This picture is the result of multiple techniques, used together to get to the desired result.  I thought I would share these with you should you want to achieve a similar result:2010-05-03-0001

Here is the cityscape photography techniques used in this picture:

  • I took this picture in the first few seconds of sunrise.  The sun was barely visible;
  • I took this picture through the window of the Excalibur hotel room at the 20th floor;
  • I shut the light off in the room and used a sunshade to avoid any unwanted reflection in the window;
  • I held firmly the camera sunshade against the window; it was acting as a support;
  • ISO 100, 1/5 seconds and f/2.8 at 16 mm on a crop sensor;
  • I manually focus at infinity to avoid recording any dust on the windows.

All these steps were necessary to get this picture.  60 second later, the light on the Mandalay Bay hotel was so strong that this picture was not possible anymore.

Shapes and forms are very strong objects in photography.  They draw the eyes.  The shapes and forms really help this picture.  These illustrate order and stability.  Order and stability are source of comfort.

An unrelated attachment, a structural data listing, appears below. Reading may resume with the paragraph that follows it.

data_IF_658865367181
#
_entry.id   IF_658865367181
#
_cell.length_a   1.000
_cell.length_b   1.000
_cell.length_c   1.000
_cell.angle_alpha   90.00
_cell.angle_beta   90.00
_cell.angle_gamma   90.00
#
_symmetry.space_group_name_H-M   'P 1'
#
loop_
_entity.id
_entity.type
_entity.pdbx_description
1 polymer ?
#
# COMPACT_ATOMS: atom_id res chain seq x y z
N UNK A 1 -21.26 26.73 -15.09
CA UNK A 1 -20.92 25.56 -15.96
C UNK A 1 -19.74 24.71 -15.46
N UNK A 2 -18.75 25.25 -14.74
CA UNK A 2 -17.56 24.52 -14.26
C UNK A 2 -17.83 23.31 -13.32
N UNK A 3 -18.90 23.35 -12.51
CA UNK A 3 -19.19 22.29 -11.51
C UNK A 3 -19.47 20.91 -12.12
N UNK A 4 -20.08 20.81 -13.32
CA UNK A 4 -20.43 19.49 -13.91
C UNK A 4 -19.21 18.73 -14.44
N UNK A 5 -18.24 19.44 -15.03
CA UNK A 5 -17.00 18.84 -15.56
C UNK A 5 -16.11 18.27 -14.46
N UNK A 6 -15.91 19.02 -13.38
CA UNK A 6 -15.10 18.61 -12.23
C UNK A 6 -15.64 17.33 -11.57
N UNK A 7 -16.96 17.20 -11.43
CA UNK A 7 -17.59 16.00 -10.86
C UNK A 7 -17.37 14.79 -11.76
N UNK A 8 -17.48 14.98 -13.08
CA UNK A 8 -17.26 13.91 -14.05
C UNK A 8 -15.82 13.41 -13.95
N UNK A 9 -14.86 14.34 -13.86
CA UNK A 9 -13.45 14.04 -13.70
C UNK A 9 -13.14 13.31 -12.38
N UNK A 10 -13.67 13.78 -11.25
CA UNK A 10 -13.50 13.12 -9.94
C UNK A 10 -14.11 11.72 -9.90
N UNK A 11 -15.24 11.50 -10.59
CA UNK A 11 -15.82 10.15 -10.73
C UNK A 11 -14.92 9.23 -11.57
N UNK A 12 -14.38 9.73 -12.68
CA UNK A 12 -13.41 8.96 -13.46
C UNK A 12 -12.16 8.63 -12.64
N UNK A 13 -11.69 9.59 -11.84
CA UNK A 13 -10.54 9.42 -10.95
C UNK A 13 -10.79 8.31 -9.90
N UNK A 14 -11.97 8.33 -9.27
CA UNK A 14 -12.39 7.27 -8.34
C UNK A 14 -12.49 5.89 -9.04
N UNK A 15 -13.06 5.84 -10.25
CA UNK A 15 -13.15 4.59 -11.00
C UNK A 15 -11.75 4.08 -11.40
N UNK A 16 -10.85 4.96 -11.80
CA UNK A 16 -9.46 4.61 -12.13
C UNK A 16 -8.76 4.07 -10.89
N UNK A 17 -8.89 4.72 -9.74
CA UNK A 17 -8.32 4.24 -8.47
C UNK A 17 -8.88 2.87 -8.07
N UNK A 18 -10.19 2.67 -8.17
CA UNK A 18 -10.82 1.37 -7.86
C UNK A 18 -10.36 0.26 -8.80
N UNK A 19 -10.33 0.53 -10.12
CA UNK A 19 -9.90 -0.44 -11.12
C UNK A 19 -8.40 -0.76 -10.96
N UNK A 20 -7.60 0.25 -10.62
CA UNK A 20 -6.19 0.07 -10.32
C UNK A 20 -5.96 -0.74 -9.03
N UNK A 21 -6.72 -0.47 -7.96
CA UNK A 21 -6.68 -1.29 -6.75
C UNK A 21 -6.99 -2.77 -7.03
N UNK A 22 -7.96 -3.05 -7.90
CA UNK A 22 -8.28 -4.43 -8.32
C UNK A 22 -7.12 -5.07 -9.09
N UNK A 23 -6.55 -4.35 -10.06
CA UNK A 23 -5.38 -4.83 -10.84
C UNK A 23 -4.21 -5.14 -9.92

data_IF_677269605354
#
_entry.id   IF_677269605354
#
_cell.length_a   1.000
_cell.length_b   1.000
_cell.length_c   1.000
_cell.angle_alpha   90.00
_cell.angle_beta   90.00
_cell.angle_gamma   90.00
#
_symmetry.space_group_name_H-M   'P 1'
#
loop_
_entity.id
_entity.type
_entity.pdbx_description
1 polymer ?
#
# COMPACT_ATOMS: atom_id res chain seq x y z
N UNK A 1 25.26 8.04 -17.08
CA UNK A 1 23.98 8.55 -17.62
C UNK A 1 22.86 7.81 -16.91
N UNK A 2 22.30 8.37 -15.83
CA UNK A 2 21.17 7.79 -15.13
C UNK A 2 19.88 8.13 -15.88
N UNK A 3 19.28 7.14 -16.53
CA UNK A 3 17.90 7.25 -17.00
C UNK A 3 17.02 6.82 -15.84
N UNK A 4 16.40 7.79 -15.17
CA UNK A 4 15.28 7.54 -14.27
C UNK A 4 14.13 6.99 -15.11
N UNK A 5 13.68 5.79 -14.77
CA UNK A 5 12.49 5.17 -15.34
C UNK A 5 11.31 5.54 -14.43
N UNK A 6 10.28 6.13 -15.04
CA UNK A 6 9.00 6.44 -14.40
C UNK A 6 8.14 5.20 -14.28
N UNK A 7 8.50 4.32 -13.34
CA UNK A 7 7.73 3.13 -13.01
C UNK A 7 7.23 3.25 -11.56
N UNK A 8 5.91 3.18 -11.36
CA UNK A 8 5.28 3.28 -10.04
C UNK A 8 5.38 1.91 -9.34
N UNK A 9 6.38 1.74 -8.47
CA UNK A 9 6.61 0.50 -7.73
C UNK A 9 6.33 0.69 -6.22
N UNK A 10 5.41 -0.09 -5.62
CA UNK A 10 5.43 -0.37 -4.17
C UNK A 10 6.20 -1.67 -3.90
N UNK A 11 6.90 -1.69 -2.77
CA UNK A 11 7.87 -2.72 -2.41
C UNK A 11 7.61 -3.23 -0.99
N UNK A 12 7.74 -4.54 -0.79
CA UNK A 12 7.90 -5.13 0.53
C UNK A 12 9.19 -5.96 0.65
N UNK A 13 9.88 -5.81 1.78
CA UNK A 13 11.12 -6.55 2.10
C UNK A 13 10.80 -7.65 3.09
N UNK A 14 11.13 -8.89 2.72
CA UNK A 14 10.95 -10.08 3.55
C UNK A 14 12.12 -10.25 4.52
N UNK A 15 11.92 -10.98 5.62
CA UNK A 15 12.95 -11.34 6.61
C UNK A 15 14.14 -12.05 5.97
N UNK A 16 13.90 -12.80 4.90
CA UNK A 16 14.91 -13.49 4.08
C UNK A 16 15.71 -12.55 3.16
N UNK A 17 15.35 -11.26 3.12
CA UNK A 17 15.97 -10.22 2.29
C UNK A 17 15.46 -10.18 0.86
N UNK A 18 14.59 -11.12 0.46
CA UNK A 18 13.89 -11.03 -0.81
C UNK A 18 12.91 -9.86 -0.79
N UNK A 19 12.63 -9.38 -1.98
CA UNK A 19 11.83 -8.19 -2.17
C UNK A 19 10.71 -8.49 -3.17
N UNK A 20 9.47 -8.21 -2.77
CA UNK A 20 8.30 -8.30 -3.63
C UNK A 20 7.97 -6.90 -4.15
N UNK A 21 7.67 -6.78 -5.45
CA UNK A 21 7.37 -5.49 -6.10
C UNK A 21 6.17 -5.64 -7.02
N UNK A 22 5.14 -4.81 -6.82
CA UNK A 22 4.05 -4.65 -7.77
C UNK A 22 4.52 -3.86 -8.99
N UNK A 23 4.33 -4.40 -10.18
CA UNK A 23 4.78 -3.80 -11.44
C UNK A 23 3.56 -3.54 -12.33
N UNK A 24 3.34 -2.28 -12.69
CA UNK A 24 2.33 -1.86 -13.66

When taking pictures of buildings, it is usual for these buildings to get narrower as they are heading into the sky.  Rarely can we see  them as if we were at their height, relatively speaking.

One technique to achieve this representation is to use telephoto from a distance.  This compresses the perspective and it looks like stacking.  In this case though, using a 24mm effective focal length, distortion should prevail.  Since I was at good height and I shot this picture with the camera perfectly leveled, perspective is less apparent.  In post-production I used lightroom lens correction to fix some remaining distortion.

Looking at the back of the Luxor square block on the left hand side, perspective is more visible.

Photography is all about compromise.  In this case, the compromise was to press the shutter exactly at the perfect moment to preserve the golden light on the Mandalay bay and seeing through the shadows in the back of the Luxor.  This is not HDR.  This is just minor tweaks in Lightroom.  Enjoy!